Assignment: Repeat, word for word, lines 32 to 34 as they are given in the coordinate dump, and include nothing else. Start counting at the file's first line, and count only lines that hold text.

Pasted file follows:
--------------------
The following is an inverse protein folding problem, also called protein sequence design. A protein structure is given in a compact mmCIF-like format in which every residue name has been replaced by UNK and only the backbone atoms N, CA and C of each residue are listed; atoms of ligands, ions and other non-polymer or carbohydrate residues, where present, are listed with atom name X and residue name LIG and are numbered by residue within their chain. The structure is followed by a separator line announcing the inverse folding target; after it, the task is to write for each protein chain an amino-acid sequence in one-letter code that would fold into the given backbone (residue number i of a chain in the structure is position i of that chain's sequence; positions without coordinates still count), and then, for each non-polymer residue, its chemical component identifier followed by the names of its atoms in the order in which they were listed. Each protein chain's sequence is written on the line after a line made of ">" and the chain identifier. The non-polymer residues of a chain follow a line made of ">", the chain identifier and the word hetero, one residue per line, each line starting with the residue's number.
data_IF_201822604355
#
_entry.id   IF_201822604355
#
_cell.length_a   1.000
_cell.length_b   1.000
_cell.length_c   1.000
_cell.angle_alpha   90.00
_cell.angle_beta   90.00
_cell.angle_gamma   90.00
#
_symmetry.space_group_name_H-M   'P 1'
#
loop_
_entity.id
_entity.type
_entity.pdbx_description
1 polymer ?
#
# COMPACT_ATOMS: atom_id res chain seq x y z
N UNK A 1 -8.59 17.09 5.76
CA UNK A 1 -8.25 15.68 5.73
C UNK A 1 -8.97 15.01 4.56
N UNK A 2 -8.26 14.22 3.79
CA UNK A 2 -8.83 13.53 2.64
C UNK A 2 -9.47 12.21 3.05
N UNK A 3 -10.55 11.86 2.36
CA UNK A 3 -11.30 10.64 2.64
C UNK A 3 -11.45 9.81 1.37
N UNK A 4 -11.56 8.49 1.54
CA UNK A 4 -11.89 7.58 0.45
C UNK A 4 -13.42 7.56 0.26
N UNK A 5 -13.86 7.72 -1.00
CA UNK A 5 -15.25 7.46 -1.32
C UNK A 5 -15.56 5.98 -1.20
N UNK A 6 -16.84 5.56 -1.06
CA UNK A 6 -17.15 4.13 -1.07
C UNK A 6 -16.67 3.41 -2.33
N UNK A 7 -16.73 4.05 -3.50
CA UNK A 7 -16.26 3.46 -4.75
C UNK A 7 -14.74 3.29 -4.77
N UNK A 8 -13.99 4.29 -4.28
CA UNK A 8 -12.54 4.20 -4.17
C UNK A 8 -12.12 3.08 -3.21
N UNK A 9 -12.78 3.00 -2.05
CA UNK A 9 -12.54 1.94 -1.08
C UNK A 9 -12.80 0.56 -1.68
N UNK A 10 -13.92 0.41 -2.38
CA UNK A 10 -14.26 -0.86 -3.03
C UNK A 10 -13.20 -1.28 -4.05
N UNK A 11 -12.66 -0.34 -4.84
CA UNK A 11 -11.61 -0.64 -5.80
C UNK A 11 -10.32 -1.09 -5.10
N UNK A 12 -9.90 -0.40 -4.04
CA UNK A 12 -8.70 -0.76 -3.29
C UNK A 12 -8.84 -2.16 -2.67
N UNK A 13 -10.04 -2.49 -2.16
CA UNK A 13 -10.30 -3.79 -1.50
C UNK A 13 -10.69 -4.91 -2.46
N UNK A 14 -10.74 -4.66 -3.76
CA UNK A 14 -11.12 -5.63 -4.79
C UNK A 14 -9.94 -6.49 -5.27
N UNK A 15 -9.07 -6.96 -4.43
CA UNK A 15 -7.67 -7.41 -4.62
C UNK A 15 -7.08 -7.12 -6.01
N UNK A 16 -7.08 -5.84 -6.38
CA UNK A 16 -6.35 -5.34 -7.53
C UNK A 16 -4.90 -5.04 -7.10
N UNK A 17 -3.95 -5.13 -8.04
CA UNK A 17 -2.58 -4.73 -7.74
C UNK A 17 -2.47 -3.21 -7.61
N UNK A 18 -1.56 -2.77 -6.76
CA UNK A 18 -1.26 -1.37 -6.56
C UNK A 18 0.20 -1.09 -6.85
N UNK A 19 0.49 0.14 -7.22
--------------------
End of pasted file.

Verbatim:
CA UNK A 4 -11.89 7.58 0.45
C UNK A 4 -13.42 7.56 0.26
N UNK A 5 -13.86 7.72 -1.00